In 1998, Nicklaus North was host to an episode of Shell's Wonderful World of Golf in which Couples shot a brilliant 5-under-par 66 to defeat Ernie Els.

The course, which has a maximum rating of 72.2 and slope of 133, winds 6,961 yards from the championship tees through a gentle valley floor along the shores of Green Lake, with five sets of tees offering golfers of all abilities a challenge that suits their game.

It does not take as long to reach Whistler these days because of a construction project that widened the scenic Sea-to-Sky Highway to handle the traffic from Vancouver for the 2010 Olympics.

Workers blasted enough granite out of the mountains to fill 60,000-seat B.C. Place Stadium in Vancouver, where the Opening and Closing Ceremonies were held, and all of the rock was recycled into fortifying the old two-lane Highway 99.

Canadians were disappointed their country did not claim a single skiing medal at Whistler during the 2010 Games, but they still celebrate the gold that Nancy Greene of British Columbia claimed in the giant slalom at Grenoble, France, in 1968.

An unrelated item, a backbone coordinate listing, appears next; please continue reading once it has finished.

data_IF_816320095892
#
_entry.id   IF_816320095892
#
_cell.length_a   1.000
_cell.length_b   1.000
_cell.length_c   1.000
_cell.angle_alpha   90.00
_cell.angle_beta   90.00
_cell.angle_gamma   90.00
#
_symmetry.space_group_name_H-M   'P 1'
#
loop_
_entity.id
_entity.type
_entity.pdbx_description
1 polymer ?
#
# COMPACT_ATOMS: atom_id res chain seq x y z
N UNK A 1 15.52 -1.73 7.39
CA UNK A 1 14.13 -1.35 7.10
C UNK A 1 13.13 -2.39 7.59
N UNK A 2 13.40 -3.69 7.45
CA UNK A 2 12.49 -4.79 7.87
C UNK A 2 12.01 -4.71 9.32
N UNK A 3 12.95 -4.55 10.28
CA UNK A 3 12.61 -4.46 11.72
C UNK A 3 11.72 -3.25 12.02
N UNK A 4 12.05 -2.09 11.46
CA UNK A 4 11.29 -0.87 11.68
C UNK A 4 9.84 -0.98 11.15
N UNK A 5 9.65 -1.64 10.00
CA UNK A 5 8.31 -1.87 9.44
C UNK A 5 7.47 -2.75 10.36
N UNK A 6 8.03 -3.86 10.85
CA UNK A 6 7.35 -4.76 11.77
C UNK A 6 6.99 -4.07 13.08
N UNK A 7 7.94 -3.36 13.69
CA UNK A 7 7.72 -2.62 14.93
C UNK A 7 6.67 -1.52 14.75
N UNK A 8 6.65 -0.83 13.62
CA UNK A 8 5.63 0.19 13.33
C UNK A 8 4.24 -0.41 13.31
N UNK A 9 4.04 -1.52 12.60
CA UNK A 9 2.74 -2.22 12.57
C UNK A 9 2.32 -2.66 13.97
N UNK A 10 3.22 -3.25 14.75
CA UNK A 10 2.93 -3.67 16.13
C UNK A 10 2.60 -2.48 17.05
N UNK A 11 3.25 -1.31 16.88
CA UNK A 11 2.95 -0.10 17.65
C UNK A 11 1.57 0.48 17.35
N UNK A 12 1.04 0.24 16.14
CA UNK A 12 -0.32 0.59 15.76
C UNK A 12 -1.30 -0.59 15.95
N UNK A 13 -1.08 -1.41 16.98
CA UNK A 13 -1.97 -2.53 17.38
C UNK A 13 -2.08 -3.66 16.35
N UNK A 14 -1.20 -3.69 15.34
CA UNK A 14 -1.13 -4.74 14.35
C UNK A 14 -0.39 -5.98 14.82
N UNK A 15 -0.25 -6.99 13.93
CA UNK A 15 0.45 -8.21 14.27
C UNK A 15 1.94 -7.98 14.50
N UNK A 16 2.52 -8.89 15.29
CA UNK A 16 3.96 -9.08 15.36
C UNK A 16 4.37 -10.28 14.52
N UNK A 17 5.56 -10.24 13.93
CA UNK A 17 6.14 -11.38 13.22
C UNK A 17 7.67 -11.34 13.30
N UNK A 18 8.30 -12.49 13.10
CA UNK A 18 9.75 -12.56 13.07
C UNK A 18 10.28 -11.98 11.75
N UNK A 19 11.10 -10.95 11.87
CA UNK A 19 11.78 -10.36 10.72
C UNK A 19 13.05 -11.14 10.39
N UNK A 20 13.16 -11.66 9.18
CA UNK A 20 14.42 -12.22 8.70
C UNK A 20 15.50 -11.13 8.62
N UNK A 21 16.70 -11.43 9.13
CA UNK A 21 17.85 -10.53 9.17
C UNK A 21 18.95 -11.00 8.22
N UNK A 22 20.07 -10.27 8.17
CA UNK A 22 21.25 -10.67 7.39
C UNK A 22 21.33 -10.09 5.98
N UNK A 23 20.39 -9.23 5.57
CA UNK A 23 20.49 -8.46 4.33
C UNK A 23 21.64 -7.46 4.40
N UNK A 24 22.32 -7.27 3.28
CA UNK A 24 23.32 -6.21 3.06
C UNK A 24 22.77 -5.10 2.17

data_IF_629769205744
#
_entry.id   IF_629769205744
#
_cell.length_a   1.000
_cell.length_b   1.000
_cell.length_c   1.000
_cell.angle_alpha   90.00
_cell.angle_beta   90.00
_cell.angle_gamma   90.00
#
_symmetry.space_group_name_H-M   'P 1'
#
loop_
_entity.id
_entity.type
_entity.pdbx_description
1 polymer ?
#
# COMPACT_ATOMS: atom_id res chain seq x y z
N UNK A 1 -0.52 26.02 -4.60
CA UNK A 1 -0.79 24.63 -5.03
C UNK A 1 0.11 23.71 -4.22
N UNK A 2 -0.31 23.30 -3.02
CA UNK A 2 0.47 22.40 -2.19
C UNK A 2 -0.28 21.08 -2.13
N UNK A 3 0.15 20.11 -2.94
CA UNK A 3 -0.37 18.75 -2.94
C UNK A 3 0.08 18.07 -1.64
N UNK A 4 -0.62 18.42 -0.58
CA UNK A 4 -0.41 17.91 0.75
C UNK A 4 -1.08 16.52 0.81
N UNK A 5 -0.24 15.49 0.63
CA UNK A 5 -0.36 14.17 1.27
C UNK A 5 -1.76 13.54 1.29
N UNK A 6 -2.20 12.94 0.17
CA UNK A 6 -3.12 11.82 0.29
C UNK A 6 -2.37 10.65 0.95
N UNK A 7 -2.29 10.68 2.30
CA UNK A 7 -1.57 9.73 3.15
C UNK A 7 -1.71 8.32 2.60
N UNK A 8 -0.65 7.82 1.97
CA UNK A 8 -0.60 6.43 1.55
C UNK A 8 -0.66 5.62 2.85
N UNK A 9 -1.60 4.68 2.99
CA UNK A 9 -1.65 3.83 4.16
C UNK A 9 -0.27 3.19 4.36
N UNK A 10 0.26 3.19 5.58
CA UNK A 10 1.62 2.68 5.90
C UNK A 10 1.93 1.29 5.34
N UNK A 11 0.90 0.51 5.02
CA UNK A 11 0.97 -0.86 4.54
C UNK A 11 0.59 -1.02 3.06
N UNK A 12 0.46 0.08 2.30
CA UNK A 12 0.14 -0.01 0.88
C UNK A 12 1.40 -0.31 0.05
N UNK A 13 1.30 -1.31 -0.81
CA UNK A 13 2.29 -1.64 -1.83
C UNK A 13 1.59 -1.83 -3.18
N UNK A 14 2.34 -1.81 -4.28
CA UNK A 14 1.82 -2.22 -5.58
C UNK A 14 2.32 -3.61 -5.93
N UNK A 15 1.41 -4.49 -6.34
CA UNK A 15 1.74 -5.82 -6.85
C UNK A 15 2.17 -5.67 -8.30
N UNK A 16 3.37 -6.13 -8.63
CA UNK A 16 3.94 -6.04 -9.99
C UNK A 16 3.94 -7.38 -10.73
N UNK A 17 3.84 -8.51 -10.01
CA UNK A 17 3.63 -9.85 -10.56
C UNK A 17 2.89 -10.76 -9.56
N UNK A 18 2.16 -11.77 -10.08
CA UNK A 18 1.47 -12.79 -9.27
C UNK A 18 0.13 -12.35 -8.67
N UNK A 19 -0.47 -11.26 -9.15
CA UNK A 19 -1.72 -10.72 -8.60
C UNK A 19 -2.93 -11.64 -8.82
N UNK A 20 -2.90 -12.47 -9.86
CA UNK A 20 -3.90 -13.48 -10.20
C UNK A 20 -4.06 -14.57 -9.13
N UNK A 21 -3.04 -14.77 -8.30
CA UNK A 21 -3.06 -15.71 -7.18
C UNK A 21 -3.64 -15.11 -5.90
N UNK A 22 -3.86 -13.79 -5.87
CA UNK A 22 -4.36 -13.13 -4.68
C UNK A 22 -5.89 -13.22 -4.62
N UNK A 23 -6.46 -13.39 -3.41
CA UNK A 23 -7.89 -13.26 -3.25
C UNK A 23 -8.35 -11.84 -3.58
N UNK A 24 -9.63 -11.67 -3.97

Greene was instrumental in the development of Whistler, and the locals did not forget, naming a street located on the way from the Fairmont Chateau Whistler to Nicklaus North Golf Course as Nancy Greene Drive.

DIRECTOR OF GOLF: Andrew Smart

LOCAL KNOWLEDGE: Unlike some of Nicklaus' early designs, Nicklaus North is very playable, with wide driving areas in the fairways and large, receptive green complexes.

The project was environmentally sensitive from the beginning in keeping with the spectacular natural habitat, and the course is impeccably manicured.

Five spectacular par-3 holes provide the strength of the course, and it starts early with the 219-yard second, which requires a tee shot over a large pond to a green guarded by five bunkers.